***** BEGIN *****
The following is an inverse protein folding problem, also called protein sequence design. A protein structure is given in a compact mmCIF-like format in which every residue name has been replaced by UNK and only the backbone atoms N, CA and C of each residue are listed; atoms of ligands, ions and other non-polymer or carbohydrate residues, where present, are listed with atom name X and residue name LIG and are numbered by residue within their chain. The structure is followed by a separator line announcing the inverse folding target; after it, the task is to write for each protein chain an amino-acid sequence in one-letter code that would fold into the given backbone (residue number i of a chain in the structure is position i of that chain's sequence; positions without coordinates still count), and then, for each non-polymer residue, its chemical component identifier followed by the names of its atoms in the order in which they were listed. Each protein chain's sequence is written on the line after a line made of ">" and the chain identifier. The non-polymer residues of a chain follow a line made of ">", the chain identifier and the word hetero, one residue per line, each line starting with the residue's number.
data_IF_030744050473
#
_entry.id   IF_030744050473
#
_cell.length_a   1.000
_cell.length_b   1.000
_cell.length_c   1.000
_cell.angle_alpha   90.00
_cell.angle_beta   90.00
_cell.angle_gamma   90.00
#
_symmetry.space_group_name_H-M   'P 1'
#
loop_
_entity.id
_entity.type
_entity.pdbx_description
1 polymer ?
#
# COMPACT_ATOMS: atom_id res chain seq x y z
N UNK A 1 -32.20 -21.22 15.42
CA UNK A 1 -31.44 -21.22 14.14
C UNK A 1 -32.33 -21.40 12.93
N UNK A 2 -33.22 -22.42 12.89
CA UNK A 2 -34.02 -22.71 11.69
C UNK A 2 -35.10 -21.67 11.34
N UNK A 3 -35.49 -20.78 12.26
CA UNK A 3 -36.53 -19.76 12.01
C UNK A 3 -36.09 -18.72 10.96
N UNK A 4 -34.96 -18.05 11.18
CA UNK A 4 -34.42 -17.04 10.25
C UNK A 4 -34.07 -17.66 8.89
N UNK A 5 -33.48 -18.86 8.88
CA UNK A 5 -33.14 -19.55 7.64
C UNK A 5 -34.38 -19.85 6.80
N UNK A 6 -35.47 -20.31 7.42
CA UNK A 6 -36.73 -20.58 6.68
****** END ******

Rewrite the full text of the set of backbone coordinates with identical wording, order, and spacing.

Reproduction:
The following is an inverse protein folding problem, also called protein sequence design. A protein structure is given in a compact mmCIF-like format in which every residue name has been replaced by UNK and only the backbone atoms N, CA and C of each residue are listed; atoms of ligands, ions and other non-polymer or carbohydrate residues, where present, are listed with atom name X and residue name LIG and are numbered by residue within their chain. The structure is followed by a separator line announcing the inverse folding target; after it, the task is to write for each protein chain an amino-acid sequence in one-letter code that would fold into the given backbone (residue number i of a chain in the structure is position i of that chain's sequence; positions without coordinates still count), and then, for each non-polymer residue, its chemical component identifier followed by the names of its atoms in the order in which they were listed. Each protein chain's sequence is written on the line after a line made of ">" and the chain identifier. The non-polymer residues of a chain follow a line made of ">", the chain identifier and the word hetero, one residue per line, each line starting with the residue's number.
data_IF_030744050473
#
_entry.id   IF_030744050473
#
_cell.length_a   1.000
_cell.length_b   1.000
_cell.length_c   1.000
_cell.angle_alpha   90.00
_cell.angle_beta   90.00
_cell.angle_gamma   90.00
#
_symmetry.space_group_name_H-M   'P 1'
#
loop_
_entity.id
_entity.type
_entity.pdbx_description
1 polymer ?
#
# COMPACT_ATOMS: atom_id res chain seq x y z
N UNK A 1 -32.20 -21.22 15.42
CA UNK A 1 -31.44 -21.22 14.14
C UNK A 1 -32.33 -21.40 12.93
N UNK A 2 -33.22 -22.42 12.89
CA UNK A 2 -34.02 -22.71 11.69
C UNK A 2 -35.10 -21.67 11.34
N UNK A 3 -35.49 -20.78 12.26
CA UNK A 3 -36.53 -19.76 12.01
C UNK A 3 -36.09 -18.72 10.96
N UNK A 4 -34.96 -18.05 11.18
CA UNK A 4 -34.42 -17.04 10.25
C UNK A 4 -34.07 -17.66 8.89
N UNK A 5 -33.48 -18.86 8.88
CA UNK A 5 -33.14 -19.55 7.64
C UNK A 5 -34.38 -19.85 6.80
N UNK A 6 -35.47 -20.31 7.42
CA UNK A 6 -36.73 -20.58 6.68